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Why can't you read the file in chunks and simply build up the data to pass to the graph? You could preallocate the array used for the graph data and replace it as you read from the file. Once all the data has been read pass the entire data set to the graph for display.

I was going to ask you if that's what you meant, but then I thought that wouldn't help any because I'd be making a copy (or more) for the array and a copy (or more) for the graph. At this point I'm not sure if that's not just going to make matters worse. But I can give it a try.

If I do the read in a subvi and deallocate, that works fine (1 copy made), it's just when that output gets put into the control on the calling vi that extra copies are made.

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I was going to ask you if that's what you meant, but then I thought that wouldn't help any because I'd be making a copy (or more) for the array and a copy (or more) for the graph. At this point I'm not sure if that's not just going to make matters worse. But I can give it a try.

If I do the read in a subvi and deallocate, that works fine (1 copy made), it's just when that output gets put into the control on the calling vi that extra copies are made.

Hi Cat,

Do you agree that Aristos has answered the mysterious parts fo the challenge and now you have to work with that limtiation?

If yes, then you may want to concider Dr Damien paper on managing large data sets that can be found here.

http://zone.ni.com/devzone/cda/tut/p/id/3625#toc2

The section called "Fast Data Display with Decimation" may be useful.

Ben

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You have the FP open when running this VI. That means that you have the buffer coming from the Read node, the Operate data and the Transfer data.

Do this: Close the VI so it leaves memory (that deallocates all the data). Open a new VI. Drop your current VI on the diagram as a subVI and then run the new VI. You should only see the one copy of the data that is coming from the Read node.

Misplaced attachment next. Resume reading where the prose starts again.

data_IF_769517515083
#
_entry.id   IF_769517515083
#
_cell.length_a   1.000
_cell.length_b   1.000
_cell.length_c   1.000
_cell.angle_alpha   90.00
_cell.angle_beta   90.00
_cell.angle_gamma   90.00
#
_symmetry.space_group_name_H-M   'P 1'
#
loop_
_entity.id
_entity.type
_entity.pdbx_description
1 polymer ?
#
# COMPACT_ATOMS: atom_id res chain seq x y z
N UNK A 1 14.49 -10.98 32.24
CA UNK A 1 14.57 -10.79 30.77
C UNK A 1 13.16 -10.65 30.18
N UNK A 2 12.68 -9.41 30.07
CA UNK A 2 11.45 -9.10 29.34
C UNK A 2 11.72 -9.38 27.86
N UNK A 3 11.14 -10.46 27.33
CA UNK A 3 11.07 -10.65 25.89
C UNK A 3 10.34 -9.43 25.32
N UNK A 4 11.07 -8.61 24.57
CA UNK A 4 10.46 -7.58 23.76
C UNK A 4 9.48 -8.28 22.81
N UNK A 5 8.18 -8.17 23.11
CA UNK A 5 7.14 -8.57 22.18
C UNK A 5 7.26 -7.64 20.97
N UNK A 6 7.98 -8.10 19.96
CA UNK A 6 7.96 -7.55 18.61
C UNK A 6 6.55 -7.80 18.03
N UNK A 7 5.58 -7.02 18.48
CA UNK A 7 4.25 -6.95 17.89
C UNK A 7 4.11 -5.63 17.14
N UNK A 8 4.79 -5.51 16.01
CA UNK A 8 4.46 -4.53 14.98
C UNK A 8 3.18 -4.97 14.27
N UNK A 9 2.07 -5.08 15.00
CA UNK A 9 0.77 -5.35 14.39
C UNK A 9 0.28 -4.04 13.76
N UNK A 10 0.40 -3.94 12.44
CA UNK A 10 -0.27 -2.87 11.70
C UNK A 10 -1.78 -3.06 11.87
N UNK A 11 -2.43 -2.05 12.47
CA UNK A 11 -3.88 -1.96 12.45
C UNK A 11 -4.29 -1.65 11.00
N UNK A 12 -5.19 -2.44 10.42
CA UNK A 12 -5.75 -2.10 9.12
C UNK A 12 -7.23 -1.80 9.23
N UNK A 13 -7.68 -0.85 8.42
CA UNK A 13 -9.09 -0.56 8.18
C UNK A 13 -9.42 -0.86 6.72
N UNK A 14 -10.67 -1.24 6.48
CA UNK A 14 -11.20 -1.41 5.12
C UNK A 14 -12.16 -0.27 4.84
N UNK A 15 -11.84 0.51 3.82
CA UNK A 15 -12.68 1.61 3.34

Yes, I agree, there is only 1 copy made of the data. Or 0 copies if the subvi deallocates memory. But attach the array in the subvi to a control in the main vi and 3 copies are made. Given no local variables, no references, no updating -- I'm still not sure where they are all coming from.

Because that one copy is the already allocated buffer for when you run the VI again. In other words, if you run the VI a second time, you won't take a performance penalty having to allocate that first buffer because LV will use the one already allocated, assuming it is the size needed. Running thousands of VIs you'll find that most of the time arrays and strings are the same size every time they go through a given block diagram. LV leaves the dataspace allocations allocated all the way through the diagram because for repeated runs, especially direct runs of the VI that happen when you're testing and debugging your VIs, the data is the same size and you don't have to do the allocation every time.

It sounds to me like what you're saying is that LV sees that 150MB worth of data has entered a vi from somewhere and it decides to make a 150MB buffer for that vi. Then when the data actually goes somewhere (ie, gets wired to a control) it passes thru that buffer, but that buffer is not used for making the 2 usual copies of the data for the control; 2 more copies are added. I've been saved the time of having to allocate 150MB of memory next time I run the program, but in the meantime, my 150MB of data is eating up almost a half a Gig of memory.

Am I getting close??

Do you agree that Aristos has answered the mysterious parts fo the challenge and now you have to work with that limtiation?

We may be getting close...

If yes, then you may want to concider Dr Damien paper on managing large data sets that can be found here.

http://zone.ni.com/d.../p/id/3625#toc2

Thanks for the suggestion, but I read that article before bugging you all with this. I actually do decimation on some of my graphs, but in this case I can't. It often gets used for transient analysis -- where 2 or more plots are compared in time -- and the user needs to get down to sample-level resolution.